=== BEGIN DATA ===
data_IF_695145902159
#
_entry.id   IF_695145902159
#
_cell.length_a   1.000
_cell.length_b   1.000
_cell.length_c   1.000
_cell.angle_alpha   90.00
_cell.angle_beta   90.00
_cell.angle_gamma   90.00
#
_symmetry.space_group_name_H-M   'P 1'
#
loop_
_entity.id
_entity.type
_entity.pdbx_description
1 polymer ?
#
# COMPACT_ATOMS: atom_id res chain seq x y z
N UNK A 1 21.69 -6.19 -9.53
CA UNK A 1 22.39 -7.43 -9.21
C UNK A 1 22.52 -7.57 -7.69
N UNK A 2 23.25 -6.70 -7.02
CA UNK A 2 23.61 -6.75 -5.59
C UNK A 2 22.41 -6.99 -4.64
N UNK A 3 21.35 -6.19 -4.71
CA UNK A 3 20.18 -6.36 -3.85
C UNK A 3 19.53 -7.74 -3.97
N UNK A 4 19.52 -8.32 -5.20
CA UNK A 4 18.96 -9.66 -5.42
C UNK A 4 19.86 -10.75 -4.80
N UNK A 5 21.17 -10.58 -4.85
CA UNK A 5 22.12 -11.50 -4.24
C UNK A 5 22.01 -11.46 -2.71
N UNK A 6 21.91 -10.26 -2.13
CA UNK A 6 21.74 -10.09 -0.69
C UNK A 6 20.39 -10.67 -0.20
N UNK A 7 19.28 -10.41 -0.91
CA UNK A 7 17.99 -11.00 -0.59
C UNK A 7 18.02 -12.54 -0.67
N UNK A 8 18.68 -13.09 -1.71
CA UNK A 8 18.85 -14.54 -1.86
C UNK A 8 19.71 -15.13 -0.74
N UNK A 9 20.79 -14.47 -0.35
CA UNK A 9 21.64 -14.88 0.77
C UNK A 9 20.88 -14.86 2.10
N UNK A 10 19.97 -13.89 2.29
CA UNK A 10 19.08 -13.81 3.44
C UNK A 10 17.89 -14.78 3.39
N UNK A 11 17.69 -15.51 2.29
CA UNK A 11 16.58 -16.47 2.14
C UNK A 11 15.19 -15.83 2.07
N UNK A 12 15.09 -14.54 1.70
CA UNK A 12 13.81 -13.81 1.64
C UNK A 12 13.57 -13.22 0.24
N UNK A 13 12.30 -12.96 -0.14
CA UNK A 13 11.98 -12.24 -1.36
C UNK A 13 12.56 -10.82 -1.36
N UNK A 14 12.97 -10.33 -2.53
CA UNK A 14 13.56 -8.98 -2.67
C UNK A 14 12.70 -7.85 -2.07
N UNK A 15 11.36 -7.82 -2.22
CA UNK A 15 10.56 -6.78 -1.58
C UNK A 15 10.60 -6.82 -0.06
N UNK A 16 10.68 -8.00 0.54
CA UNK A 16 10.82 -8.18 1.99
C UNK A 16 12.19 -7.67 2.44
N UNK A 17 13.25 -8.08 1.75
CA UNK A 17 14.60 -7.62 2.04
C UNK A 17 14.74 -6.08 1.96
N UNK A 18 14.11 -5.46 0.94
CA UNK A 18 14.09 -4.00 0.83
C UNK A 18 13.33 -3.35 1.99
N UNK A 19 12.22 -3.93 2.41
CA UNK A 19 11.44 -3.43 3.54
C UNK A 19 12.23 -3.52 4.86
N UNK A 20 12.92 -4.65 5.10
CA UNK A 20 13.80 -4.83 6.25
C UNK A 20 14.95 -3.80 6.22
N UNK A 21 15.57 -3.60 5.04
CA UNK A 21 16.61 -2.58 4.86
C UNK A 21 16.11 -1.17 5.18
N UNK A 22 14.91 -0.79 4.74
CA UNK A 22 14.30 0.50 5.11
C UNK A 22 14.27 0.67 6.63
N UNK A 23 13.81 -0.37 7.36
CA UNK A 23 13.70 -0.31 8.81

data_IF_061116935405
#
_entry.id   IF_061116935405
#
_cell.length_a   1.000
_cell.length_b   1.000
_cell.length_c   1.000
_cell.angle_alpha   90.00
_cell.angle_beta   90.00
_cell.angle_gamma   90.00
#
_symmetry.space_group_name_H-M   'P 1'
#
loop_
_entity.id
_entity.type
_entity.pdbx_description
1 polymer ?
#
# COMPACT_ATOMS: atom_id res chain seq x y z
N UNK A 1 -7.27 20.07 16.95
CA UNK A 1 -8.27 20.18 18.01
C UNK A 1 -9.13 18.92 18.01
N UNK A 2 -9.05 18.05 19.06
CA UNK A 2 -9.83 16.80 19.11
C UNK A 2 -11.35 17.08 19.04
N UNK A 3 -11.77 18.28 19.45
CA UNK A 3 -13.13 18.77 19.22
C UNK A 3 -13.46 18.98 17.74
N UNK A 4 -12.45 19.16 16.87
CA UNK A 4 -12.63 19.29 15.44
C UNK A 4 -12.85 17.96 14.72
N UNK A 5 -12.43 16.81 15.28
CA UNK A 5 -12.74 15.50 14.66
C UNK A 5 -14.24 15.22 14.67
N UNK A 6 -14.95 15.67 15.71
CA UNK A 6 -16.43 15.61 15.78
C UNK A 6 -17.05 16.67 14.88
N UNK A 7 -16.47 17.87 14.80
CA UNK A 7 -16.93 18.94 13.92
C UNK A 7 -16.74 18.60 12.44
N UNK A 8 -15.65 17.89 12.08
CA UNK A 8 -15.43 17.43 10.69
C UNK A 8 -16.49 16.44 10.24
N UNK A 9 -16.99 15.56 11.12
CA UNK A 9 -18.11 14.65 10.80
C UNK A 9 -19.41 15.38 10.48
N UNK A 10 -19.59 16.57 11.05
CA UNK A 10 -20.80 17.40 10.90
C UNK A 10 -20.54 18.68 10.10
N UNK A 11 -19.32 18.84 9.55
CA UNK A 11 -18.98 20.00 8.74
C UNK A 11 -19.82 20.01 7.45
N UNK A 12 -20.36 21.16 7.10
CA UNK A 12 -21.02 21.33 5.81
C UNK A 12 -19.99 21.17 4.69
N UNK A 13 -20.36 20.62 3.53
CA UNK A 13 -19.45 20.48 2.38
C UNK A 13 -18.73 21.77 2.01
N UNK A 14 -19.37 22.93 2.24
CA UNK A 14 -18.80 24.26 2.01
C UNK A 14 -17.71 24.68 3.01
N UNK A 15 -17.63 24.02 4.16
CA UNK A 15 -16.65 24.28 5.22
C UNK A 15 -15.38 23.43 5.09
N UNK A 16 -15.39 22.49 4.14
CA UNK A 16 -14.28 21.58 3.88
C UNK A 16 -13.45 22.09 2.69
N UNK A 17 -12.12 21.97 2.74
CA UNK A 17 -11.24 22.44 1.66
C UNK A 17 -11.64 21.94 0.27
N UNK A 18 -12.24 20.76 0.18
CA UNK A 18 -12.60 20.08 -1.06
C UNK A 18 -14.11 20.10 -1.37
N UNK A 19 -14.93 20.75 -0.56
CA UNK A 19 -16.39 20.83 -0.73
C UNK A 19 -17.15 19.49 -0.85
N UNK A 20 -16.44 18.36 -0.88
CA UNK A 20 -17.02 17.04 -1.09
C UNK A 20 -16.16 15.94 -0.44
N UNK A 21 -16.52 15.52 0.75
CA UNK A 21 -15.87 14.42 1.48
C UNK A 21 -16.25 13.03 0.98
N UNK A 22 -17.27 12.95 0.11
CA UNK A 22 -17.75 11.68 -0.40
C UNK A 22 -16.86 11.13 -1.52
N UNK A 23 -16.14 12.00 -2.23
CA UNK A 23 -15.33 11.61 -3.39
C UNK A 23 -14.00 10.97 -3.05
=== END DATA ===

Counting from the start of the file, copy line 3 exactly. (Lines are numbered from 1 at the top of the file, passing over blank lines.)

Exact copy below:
_entry.id   IF_695145902159